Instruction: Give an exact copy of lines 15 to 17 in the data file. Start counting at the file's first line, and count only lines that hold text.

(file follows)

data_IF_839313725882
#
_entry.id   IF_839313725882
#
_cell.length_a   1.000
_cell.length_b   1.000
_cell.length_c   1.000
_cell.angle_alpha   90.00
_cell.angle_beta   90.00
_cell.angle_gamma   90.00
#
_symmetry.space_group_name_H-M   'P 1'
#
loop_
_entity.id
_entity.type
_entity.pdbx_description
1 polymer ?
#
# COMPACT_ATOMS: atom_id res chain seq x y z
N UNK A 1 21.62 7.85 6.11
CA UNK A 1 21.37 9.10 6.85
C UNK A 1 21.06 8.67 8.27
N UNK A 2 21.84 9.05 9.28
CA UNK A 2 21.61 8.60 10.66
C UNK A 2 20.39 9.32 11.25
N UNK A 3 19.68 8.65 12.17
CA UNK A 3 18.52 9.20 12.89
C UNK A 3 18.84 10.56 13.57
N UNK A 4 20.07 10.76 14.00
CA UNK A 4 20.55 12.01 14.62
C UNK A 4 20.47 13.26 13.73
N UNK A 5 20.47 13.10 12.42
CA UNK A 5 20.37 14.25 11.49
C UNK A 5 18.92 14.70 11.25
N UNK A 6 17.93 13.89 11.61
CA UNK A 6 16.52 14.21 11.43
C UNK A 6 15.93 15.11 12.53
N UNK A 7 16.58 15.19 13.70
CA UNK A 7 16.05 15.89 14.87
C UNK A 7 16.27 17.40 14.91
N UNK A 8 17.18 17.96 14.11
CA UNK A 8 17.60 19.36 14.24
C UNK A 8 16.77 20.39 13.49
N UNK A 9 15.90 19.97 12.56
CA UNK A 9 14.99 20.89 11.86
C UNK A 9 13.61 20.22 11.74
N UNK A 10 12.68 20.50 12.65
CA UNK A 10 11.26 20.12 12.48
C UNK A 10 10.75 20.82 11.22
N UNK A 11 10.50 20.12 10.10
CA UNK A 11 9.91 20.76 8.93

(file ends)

_entity.id
_entity.type
_entity.pdbx_description